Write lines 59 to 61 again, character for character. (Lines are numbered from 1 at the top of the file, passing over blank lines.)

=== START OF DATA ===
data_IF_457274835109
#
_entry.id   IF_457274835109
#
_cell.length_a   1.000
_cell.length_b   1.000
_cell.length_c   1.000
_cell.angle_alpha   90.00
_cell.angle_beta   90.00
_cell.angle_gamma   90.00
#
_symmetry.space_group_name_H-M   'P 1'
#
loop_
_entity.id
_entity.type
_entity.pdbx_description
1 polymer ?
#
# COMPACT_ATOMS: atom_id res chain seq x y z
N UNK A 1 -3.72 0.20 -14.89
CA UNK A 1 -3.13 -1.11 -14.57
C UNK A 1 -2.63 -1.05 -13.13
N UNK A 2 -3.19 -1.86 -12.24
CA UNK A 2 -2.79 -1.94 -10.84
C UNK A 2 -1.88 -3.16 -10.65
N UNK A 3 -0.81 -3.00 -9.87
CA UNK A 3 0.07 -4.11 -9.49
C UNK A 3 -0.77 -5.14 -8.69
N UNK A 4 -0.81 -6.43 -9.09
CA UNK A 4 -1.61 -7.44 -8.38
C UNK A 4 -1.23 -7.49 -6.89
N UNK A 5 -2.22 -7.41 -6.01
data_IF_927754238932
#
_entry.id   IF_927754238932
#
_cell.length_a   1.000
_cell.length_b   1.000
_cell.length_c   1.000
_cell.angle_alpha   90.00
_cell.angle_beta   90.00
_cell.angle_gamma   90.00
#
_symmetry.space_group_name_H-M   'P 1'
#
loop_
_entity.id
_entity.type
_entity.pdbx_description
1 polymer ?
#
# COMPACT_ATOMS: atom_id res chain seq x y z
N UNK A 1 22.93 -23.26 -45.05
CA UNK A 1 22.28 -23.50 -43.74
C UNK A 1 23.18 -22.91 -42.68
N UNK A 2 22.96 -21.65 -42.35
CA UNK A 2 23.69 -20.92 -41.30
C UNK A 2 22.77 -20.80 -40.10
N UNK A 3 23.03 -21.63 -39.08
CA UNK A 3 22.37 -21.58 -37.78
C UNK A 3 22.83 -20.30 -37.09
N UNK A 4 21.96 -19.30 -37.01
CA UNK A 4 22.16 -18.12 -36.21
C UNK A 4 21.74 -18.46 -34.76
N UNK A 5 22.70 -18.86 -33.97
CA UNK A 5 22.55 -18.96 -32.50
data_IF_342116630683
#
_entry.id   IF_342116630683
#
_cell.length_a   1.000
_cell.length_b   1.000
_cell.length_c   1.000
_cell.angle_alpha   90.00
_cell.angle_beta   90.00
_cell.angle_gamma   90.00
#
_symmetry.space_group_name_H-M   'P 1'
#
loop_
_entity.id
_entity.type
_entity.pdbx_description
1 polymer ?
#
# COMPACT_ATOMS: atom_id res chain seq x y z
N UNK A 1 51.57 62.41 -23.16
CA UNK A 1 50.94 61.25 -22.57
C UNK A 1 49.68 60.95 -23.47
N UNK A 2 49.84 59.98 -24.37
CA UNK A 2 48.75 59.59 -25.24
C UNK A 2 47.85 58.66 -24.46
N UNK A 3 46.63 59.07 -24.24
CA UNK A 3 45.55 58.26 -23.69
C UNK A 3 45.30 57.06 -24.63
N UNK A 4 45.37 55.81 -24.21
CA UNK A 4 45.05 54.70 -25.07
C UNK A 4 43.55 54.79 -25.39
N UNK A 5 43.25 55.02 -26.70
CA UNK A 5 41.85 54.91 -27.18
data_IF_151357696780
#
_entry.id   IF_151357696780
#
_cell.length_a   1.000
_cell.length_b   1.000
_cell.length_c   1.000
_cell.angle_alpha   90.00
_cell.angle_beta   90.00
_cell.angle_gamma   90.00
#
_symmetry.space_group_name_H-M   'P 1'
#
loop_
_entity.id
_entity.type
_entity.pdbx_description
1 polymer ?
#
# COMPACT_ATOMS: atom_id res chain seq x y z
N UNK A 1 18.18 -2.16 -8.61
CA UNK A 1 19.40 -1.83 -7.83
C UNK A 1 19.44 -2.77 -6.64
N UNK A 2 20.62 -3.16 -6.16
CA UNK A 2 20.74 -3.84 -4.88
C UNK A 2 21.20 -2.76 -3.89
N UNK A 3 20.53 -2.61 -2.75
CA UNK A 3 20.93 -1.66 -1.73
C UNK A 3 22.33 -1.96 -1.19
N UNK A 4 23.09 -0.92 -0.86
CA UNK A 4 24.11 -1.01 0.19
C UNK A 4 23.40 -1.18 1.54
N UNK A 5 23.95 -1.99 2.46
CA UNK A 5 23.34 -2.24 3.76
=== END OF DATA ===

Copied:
C UNK A 2 22.77 -20.80 -40.10
N UNK A 3 23.03 -21.63 -39.08
CA UNK A 3 22.37 -21.58 -37.78